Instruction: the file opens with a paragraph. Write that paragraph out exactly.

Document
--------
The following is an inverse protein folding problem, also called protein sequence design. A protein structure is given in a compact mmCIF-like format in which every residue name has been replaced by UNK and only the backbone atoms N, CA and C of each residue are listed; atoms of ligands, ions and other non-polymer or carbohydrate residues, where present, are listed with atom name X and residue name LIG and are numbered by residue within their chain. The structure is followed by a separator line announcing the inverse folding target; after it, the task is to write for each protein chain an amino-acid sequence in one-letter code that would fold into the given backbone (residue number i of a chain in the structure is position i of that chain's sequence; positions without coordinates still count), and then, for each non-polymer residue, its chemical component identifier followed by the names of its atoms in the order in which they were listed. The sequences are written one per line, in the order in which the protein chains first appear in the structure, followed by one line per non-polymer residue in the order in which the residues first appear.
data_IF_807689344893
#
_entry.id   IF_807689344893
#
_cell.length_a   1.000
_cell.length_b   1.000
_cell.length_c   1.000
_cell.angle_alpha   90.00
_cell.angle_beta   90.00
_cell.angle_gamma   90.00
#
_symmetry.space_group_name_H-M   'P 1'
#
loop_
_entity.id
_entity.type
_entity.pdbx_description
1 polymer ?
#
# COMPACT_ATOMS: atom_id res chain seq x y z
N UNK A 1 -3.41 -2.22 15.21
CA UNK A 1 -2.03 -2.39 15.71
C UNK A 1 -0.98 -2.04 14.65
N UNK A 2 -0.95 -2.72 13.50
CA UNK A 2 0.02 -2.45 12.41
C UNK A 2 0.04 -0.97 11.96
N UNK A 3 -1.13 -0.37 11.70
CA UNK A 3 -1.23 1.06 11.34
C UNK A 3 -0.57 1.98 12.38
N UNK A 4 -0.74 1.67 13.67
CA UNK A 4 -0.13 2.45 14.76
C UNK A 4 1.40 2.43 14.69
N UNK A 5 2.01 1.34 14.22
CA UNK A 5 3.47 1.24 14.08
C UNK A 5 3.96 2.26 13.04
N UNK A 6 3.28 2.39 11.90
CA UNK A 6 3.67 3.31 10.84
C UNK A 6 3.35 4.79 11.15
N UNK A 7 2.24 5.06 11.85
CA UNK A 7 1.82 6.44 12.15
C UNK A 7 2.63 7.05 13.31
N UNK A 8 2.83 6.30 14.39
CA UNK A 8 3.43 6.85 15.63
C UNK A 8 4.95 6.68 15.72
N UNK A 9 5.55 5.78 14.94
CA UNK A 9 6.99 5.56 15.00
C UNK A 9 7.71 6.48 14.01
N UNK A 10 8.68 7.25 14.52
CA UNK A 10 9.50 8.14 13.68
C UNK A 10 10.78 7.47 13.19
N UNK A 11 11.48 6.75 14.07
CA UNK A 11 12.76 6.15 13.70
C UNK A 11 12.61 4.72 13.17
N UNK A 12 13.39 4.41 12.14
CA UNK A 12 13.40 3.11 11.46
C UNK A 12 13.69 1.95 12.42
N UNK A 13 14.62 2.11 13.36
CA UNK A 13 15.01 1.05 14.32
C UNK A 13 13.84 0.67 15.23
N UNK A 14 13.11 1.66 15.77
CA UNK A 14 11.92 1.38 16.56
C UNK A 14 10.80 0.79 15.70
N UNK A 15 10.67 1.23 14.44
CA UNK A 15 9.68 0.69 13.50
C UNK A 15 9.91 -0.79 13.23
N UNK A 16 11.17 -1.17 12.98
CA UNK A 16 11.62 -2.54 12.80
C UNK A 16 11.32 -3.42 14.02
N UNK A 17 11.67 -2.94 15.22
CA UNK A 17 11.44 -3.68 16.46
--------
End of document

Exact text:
The following is an inverse protein folding problem, also called protein sequence design. A protein structure is given in a compact mmCIF-like format in which every residue name has been replaced by UNK and only the backbone atoms N, CA and C of each residue are listed; atoms of ligands, ions and other non-polymer or carbohydrate residues, where present, are listed with atom name X and residue name LIG and are numbered by residue within their chain. The structure is followed by a separator line announcing the inverse folding target; after it, the task is to write for each protein chain an amino-acid sequence in one-letter code that would fold into the given backbone (residue number i of a chain in the structure is position i of that chain's sequence; positions without coordinates still count), and then, for each non-polymer residue, its chemical component identifier followed by the names of its atoms in the order in which they were listed. The sequences are written one per line, in the order in which the protein chains first appear in the structure, followed by one line per non-polymer residue in the order in which the residues first appear.